Eric Ebron, TE DET – While Ray Flowers will forever give me crap about hyping Ebron, you can’t deny the current trend right now. True to their word, the Lions have made him the No. 3 receiving option on this team and with an average of 7.5 targets per game, the second-year tight end has 96 total receiving yards and a touchdown per game. If you lost Jordan Cameron like I did this past week, Ebron should be a nice play against the Broncos this week.
As for the Overall Targets Leaderboard…
Target Percentage Leaders
Jarvis Landry, MIA – Forget Kenny Stills. Forget Greg Jennings. And for the time being, forget Jordan Cameron. Landry is the go-to-guy for Ryan Tannehill and not only is he leading the league in target percentage with a 42.3-percent mark, but he’s also seeing 40-percent of the red zone targets. Similarly to what we were saying about Edelman up above, if Landry also continues to see a heavy dose of red zone work, he could be dangerous. Now all you have to do for this week is monitor Tannehill’s health.
Brandon Marshall, WR NYJ – It’s not often I get to highlight one of my Jets, so I’ll take this early-season opportunity to shout it out to the world that fantasy owners should sleep on Gang Green no more. Marshall will always be an injury risk, but so long as Ryan Fitzpatrick sits under center, Marshall should be an outstanding play all year. Eric Decker is the one who moves the chains, but Marshall is the total package with the speed to spread the field and the height to grab the red zone looks.
Larry Fitzgerald, WR ARI – Just a quick note to tell you not to forget about him. People let him go in drafts and I ended up grabbing him late in a number of leagues. He is the team’s No. 1 receiver and Carson Palmer will look to him early and often.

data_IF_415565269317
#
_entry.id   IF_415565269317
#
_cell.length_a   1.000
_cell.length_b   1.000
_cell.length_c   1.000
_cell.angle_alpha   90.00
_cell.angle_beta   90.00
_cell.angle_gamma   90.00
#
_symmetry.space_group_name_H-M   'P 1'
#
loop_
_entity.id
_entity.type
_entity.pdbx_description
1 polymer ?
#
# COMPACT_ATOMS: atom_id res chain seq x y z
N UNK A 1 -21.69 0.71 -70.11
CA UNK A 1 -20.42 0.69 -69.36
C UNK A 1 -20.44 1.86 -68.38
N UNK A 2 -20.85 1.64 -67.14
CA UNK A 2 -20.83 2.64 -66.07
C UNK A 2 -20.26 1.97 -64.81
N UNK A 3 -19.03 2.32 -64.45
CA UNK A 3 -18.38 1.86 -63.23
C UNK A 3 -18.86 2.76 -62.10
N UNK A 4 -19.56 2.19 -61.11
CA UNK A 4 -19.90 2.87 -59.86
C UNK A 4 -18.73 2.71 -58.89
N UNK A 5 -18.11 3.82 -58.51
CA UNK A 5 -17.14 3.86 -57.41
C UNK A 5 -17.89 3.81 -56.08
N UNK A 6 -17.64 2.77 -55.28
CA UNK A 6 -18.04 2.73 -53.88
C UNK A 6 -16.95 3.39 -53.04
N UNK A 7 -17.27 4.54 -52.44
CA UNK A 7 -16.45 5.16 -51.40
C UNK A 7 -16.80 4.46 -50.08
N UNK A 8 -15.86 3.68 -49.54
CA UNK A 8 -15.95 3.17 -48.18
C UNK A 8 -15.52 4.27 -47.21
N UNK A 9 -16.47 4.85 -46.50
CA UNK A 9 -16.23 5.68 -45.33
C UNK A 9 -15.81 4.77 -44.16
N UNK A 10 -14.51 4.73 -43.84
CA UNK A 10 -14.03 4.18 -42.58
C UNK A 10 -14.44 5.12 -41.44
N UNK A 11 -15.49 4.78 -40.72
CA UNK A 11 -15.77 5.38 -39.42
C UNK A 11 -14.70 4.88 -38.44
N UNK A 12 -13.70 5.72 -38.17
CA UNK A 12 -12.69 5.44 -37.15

Jordan Reed, TE WAS – It’s a rare occurrence when a tight end leads a team in target percentage, but so far, it is Reed holding court in Washington as Kirk Cousins leans on the short-passing game. It’s tough to know how long this will last – Pierre Garcon is also seeing a number of targets and Reed has a VERY lengthy injury history. Still, while he’s playing, he’s proven to be a fantastic option thus far.
Red Zone Target Percentage Leaders
Heath Miller, TE PIT – As he worked through his knee surgery recovery last year, Miller showed flashes of the guy we once knew as Ben Roethlisberger’s favorite red zone target. Well, while we know that Big Ben and Antonio Brown have an unbelievable and seemingly unbreakable bond, Miller has garnered 62.5-percent of the red zone targets to Brown’s 25-percent through the first two games. Granted, right now it’s only a disparity of three targets, but if Miller continues to be a reliable threat in the red zone, Roethlisberger will continue to look his way.
Kyle Rudolph, TE MIN – Just like Reed, Rudolph is another decent pass-catching tight end whose career has been dramatically affected by injuries. He’s healthy right now and Teddy Bridgewater is starting to utilize him a lot more overall. If the heavy dose of red zone targets continue, Rudolph should be a solid play. Can’t say for sure that he’s going to be a guy for yardage as well, but I’ll happily take 50 yards if they come with a steady diet of touchdowns.
Vincent Jackson, WR TB -- The aforementioned Jackson typically has a lousy catch rate, yet quarterbacks go back to him time after time. With Mike Evans out and then serving as a decoy, VJax has gotten a real nice opportunity for red zone touches. If Jameis Winston starts to put his faith in the veteran wideout, then this trend might continue. Evans will eventually eat into the targets, but the drop -off here might not be as drastic as some may speculate.
|Ted Ginn Jr.|
Week 3 Match-Up to Watch
Jacksonville Jaguars at New England Patriots – There is no doubt in my mind that the Patriots will win this game handily, but I could certainly see it being a fairly high-scoring game much in the way the Patriots’ game against the Bills went. Neither pass defense is particularly strong and for each team, the opposing quarterback average rating is right around 93. The Patriots’ weapons are obvious, though perhaps Aaron Dobson could be a sneaky low-cost option if he can see a similar number of targets as he saw last week. For the Jags, you’ve got Allen Robinson, who put up a rock solid game last week, Allen Hurns and the likely return of Marqise Lee. They can also go a little old school and utilize Marcedes Lewis. Vegas has the Pats as 13 ½ point favorites with an over/under of 47 ½, the highest of any game this week.